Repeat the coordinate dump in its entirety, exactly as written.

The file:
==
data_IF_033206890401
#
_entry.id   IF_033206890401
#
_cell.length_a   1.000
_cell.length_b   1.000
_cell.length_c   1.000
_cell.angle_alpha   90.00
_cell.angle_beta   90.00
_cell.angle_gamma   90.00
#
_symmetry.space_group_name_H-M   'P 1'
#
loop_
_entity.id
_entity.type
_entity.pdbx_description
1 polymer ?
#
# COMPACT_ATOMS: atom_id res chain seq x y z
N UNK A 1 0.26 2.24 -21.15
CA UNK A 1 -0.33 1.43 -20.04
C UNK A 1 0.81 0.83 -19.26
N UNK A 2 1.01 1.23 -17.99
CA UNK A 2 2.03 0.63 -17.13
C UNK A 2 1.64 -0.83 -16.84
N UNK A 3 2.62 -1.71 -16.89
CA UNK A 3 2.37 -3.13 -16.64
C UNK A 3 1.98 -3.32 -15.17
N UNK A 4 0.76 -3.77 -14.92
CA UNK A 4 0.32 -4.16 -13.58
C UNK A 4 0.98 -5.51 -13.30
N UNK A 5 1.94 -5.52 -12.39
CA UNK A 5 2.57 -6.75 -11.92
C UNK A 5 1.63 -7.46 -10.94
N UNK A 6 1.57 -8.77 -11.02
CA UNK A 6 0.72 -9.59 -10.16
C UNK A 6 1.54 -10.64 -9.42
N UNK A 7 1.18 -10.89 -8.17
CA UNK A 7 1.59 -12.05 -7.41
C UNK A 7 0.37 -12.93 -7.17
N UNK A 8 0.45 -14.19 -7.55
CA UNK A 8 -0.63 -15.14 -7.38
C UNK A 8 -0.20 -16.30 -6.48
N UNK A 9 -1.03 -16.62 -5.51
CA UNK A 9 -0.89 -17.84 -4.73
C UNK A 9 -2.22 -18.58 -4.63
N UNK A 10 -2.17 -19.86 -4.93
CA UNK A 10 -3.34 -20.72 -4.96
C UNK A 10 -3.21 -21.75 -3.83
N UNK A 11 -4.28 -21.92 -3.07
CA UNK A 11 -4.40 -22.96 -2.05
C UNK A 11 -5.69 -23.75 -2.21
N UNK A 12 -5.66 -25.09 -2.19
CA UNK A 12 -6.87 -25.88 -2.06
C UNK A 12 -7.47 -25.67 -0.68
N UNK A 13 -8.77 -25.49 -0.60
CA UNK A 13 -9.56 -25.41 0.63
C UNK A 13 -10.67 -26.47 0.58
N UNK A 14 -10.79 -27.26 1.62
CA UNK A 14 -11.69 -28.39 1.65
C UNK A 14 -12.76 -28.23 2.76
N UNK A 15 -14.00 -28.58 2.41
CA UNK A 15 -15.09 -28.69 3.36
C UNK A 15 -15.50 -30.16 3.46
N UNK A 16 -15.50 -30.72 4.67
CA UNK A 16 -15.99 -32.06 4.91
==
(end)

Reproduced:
data_IF_033206890401
#
_entry.id   IF_033206890401
#
_cell.length_a   1.000
_cell.length_b   1.000
_cell.length_c   1.000
_cell.angle_alpha   90.00
_cell.angle_beta   90.00
_cell.angle_gamma   90.00
#
_symmetry.space_group_name_H-M   'P 1'
#
loop_
_entity.id
_entity.type
_entity.pdbx_description
1 polymer ?
#
# COMPACT_ATOMS: atom_id res chain seq x y z
N UNK A 1 0.26 2.24 -21.15
CA UNK A 1 -0.33 1.43 -20.04
C UNK A 1 0.81 0.83 -19.26
N UNK A 2 1.01 1.23 -17.99
CA UNK A 2 2.03 0.63 -17.13
C UNK A 2 1.64 -0.83 -16.84
N UNK A 3 2.62 -1.71 -16.89
CA UNK A 3 2.37 -3.13 -16.64
C UNK A 3 1.98 -3.32 -15.17
N UNK A 4 0.76 -3.77 -14.92
CA UNK A 4 0.32 -4.16 -13.58
C UNK A 4 0.98 -5.51 -13.30
N UNK A 5 1.94 -5.52 -12.39
CA UNK A 5 2.57 -6.75 -11.92
C UNK A 5 1.63 -7.46 -10.94
N UNK A 6 1.57 -8.77 -11.02
CA UNK A 6 0.72 -9.59 -10.16
C UNK A 6 1.54 -10.64 -9.42
N UNK A 7 1.18 -10.89 -8.17
CA UNK A 7 1.59 -12.05 -7.41
C UNK A 7 0.37 -12.93 -7.17
N UNK A 8 0.45 -14.19 -7.55
CA UNK A 8 -0.63 -15.14 -7.38
C UNK A 8 -0.20 -16.30 -6.48
N UNK A 9 -1.03 -16.62 -5.51
CA UNK A 9 -0.89 -17.84 -4.73
C UNK A 9 -2.22 -18.58 -4.63
N UNK A 10 -2.17 -19.86 -4.93
CA UNK A 10 -3.34 -20.72 -4.96
C UNK A 10 -3.21 -21.75 -3.83
N UNK A 11 -4.28 -21.92 -3.07
CA UNK A 11 -4.40 -22.96 -2.05
C UNK A 11 -5.69 -23.75 -2.21
N UNK A 12 -5.66 -25.09 -2.19
CA UNK A 12 -6.87 -25.88 -2.06
C UNK A 12 -7.47 -25.67 -0.68
N UNK A 13 -8.77 -25.49 -0.60
CA UNK A 13 -9.56 -25.41 0.63
C UNK A 13 -10.67 -26.47 0.58
N UNK A 14 -10.79 -27.26 1.62
CA UNK A 14 -11.69 -28.39 1.65
C UNK A 14 -12.76 -28.23 2.76
N UNK A 15 -14.00 -28.58 2.41
CA UNK A 15 -15.09 -28.69 3.36
C UNK A 15 -15.50 -30.16 3.46
N UNK A 16 -15.50 -30.72 4.67
CA UNK A 16 -15.99 -32.06 4.91